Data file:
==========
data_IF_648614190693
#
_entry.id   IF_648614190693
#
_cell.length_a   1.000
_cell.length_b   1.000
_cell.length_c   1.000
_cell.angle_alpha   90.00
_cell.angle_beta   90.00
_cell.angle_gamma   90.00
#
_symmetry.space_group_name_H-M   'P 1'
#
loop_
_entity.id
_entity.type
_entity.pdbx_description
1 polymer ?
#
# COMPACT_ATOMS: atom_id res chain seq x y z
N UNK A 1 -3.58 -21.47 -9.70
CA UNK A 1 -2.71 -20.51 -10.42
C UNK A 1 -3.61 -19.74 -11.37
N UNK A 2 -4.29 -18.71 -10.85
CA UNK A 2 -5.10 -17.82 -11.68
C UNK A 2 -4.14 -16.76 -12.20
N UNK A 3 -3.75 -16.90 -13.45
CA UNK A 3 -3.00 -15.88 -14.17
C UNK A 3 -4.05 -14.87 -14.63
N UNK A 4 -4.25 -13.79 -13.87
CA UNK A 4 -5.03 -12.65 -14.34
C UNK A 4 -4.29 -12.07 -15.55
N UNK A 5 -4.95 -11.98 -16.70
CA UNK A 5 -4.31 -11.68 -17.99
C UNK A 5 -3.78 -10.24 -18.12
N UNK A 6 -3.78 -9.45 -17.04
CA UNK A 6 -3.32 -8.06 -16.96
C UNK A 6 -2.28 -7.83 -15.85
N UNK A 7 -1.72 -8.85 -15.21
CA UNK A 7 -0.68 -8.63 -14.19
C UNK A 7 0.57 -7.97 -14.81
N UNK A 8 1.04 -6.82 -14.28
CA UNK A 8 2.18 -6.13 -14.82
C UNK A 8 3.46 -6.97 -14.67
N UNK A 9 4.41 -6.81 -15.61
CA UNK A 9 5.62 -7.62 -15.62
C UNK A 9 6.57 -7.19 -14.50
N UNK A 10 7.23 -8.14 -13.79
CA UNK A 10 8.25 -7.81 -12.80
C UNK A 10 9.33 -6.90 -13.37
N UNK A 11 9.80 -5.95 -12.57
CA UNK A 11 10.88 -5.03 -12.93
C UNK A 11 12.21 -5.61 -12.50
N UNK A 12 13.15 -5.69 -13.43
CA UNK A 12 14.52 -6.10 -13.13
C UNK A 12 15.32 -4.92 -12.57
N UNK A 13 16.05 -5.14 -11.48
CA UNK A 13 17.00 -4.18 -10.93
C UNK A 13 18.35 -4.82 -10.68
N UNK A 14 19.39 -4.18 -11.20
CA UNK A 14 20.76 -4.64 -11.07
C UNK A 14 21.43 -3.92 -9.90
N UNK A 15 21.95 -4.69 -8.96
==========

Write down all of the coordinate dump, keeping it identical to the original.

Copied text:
data_IF_648614190693
#
_entry.id   IF_648614190693
#
_cell.length_a   1.000
_cell.length_b   1.000
_cell.length_c   1.000
_cell.angle_alpha   90.00
_cell.angle_beta   90.00
_cell.angle_gamma   90.00
#
_symmetry.space_group_name_H-M   'P 1'
#
loop_
_entity.id
_entity.type
_entity.pdbx_description
1 polymer ?
#
# COMPACT_ATOMS: atom_id res chain seq x y z
N UNK A 1 -3.58 -21.47 -9.70
CA UNK A 1 -2.71 -20.51 -10.42
C UNK A 1 -3.61 -19.74 -11.37
N UNK A 2 -4.29 -18.71 -10.85
CA UNK A 2 -5.10 -17.82 -11.68
C UNK A 2 -4.14 -16.76 -12.20
N UNK A 3 -3.75 -16.90 -13.45
CA UNK A 3 -3.00 -15.88 -14.17
C UNK A 3 -4.05 -14.87 -14.63
N UNK A 4 -4.25 -13.79 -13.87
CA UNK A 4 -5.03 -12.65 -14.34
C UNK A 4 -4.29 -12.07 -15.55
N UNK A 5 -4.95 -11.98 -16.70
CA UNK A 5 -4.31 -11.68 -17.99
C UNK A 5 -3.78 -10.24 -18.12
N UNK A 6 -3.78 -9.45 -17.04
CA UNK A 6 -3.32 -8.06 -16.96
C UNK A 6 -2.28 -7.83 -15.85
N UNK A 7 -1.72 -8.85 -15.21
CA UNK A 7 -0.68 -8.63 -14.19
C UNK A 7 0.57 -7.97 -14.81
N UNK A 8 1.04 -6.82 -14.28
CA UNK A 8 2.18 -6.13 -14.82
C UNK A 8 3.46 -6.97 -14.67
N UNK A 9 4.41 -6.81 -15.61
CA UNK A 9 5.62 -7.62 -15.62
C UNK A 9 6.57 -7.19 -14.50
N UNK A 10 7.23 -8.14 -13.79
CA UNK A 10 8.25 -7.81 -12.80
C UNK A 10 9.33 -6.90 -13.37
N UNK A 11 9.80 -5.95 -12.57
CA UNK A 11 10.88 -5.03 -12.93
C UNK A 11 12.21 -5.61 -12.50
N UNK A 12 13.15 -5.69 -13.43
CA UNK A 12 14.52 -6.10 -13.13
C UNK A 12 15.32 -4.92 -12.57
N UNK A 13 16.05 -5.14 -11.48
CA UNK A 13 17.00 -4.18 -10.93
C UNK A 13 18.35 -4.82 -10.68
N UNK A 14 19.39 -4.18 -11.20
CA UNK A 14 20.76 -4.64 -11.07
C UNK A 14 21.43 -3.92 -9.90
N UNK A 15 21.95 -4.69 -8.96